I was thrilled to see Signe Johansen on What’s Cooking last week. Signe, who is one of my very favourite food writers, grew up in Norway. I only got hold of her first book Secrets of Scandinavian Cooking…Scandilicious a month ago I’m ashamed to say, but I’m glad I have it now. I really love this book – I wouldn’t even mention it here if I didn’t – it is a great introduction to some ingredients which are not so familiar to me. Scandi cooking is very homely, very familial. It’s cozy, something I always look for. So this is an easy recipe from Signe’s repertoire, just to get you and me started. I have been baking lots of savoury cakes lately and this fits the bill quite well. There’s spelt flour and Jarlsberg here which of course, is typically Norwegian. If you can’t get hold of spelt flour (it’s easily found in supermarkets these days though) go ahead and use all-purpose flour mixed with wholemeal wheat flour.
- 300g wholewheat spelt flour
- 1 tablespoon fennel seeds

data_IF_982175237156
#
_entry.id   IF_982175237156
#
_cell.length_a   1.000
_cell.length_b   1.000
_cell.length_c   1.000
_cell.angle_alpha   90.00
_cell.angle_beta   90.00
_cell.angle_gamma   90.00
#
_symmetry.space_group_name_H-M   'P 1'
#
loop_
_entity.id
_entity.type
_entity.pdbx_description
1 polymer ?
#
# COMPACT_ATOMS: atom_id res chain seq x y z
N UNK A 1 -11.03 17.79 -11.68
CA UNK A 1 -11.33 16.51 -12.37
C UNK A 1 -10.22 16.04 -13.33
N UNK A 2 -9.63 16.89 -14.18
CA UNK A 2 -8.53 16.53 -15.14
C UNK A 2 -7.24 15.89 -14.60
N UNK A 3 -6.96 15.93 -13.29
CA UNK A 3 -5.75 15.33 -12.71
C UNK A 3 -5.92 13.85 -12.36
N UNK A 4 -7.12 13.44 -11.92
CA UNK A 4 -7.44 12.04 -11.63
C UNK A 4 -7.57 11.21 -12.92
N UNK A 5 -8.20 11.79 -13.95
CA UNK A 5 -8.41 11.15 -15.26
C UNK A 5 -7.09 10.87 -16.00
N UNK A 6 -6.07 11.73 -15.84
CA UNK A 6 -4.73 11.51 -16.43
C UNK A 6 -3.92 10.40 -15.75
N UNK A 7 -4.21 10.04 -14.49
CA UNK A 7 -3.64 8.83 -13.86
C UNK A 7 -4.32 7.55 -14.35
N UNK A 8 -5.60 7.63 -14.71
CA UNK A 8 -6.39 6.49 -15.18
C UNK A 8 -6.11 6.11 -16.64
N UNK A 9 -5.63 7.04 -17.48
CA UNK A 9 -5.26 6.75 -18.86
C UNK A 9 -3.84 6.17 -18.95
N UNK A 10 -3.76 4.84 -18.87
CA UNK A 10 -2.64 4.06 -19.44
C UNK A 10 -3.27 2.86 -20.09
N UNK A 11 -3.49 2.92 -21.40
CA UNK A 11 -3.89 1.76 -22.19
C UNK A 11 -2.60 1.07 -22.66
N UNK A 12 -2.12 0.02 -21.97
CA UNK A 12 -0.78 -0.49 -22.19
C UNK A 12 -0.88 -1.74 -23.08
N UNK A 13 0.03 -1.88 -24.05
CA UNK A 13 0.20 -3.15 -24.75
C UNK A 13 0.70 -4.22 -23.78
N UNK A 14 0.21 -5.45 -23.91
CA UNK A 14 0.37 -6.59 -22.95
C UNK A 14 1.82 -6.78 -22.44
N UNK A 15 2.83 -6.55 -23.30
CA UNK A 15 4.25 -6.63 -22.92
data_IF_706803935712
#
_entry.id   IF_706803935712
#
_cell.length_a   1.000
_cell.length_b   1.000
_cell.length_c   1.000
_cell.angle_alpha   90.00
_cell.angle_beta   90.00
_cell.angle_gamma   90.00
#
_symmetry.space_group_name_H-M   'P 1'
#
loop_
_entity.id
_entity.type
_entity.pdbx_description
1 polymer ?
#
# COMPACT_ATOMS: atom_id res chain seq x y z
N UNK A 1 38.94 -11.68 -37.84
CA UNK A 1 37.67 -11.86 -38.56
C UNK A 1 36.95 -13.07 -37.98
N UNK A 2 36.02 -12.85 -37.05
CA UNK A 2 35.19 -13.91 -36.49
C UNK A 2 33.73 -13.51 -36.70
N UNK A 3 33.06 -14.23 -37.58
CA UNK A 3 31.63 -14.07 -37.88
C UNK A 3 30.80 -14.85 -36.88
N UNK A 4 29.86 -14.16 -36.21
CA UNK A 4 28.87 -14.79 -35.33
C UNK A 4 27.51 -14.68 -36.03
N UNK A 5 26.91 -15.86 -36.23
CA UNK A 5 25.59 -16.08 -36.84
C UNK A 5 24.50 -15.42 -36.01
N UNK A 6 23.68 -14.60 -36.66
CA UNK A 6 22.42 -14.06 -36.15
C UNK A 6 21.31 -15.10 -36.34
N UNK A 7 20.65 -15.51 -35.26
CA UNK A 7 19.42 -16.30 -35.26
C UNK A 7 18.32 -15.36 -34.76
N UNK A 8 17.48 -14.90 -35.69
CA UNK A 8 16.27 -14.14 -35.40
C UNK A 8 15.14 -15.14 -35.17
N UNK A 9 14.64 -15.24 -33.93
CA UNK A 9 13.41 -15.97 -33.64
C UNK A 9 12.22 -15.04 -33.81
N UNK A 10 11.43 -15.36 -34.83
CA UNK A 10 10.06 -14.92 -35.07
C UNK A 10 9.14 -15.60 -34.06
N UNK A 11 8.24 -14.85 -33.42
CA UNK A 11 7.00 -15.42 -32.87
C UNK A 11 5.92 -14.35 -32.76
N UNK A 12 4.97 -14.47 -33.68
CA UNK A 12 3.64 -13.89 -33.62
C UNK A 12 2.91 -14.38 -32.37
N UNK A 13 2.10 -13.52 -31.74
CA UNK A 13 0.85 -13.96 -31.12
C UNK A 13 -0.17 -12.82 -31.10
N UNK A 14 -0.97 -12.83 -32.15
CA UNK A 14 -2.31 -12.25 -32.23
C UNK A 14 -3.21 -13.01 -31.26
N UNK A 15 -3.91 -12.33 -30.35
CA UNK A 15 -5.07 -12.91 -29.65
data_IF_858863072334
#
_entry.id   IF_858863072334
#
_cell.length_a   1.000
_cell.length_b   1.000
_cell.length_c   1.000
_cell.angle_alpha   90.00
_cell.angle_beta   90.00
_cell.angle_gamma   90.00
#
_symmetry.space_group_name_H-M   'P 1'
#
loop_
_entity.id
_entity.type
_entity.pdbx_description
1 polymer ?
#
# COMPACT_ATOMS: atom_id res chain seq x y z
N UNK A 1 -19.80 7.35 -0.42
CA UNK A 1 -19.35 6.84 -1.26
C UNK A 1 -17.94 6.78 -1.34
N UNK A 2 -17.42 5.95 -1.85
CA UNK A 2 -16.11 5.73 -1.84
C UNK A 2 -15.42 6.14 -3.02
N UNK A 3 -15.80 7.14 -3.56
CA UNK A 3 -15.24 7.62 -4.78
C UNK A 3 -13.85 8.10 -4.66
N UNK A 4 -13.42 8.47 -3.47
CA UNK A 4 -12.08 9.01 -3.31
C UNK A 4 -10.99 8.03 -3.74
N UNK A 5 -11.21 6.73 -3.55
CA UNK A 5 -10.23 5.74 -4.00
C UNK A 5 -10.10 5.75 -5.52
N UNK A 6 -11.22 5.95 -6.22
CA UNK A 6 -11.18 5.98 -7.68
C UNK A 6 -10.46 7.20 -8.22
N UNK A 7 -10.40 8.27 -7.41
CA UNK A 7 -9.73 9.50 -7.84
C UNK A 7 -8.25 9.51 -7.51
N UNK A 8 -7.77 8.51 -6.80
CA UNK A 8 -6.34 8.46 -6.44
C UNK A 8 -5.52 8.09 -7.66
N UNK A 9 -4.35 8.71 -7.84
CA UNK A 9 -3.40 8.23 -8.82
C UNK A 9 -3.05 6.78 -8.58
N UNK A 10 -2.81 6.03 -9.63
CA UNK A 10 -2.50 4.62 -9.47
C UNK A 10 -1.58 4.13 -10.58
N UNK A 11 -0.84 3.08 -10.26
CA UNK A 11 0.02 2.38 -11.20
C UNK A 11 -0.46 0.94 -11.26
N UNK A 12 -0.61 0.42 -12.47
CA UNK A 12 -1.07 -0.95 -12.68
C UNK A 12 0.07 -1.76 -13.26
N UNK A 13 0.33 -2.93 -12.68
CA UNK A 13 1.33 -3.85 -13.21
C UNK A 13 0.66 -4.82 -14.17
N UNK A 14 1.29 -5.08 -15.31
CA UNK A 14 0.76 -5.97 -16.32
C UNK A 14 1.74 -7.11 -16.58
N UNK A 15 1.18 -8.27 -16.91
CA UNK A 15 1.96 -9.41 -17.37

- ½ teaspoon mustard powder
- ½ teaspoon cayenne pepper
- 1 teaspoon baking powder
- ½ teaspoons bicarbonate of soda
- 1 loaded tablespoon Marmite, melted with two tablespoons of boiling water
- 150g milk
- 1 large egg
- 40 g butter, melted
- 100g Jarlsberg, coarsely grated, plus extra for sprinkling on top
Preheat the oven to 175 degrees C for fan or 190 degrees C for non-convection, and line a 12-muffin tray with baking paper or muffin cups.
Measure the flour, fennel seeds, mustard powder, cayenne pepper, baking powder and bicarb of soda, and sift them into a large bowl, to make sure everything is distributed as evenly as possible.
Use a measuring jug for the milk, and add the melted Marmite to the jug. Add this mixture with the dry ingredients and stir for a few times before adding the grated cheese.
Distribute the muffin batter in each muffin cup, but don’t fill them to the brim. I use a small ice-cream scoop for this.
Bake for around 25-30 minutes, in the upper/upper-middle shelf of the oven.
When they are done, they should be golden brown on the top. Place them on a wire rack to cool and sprinkle more grated cheese on top.
They are good on their own but they are great with a proper brunch. One of my favourite recipes.
(Adapted from Secrets of Scandinavian Cooking…Scandilicious by Signe Johansen, Saltyard Books, 2011.)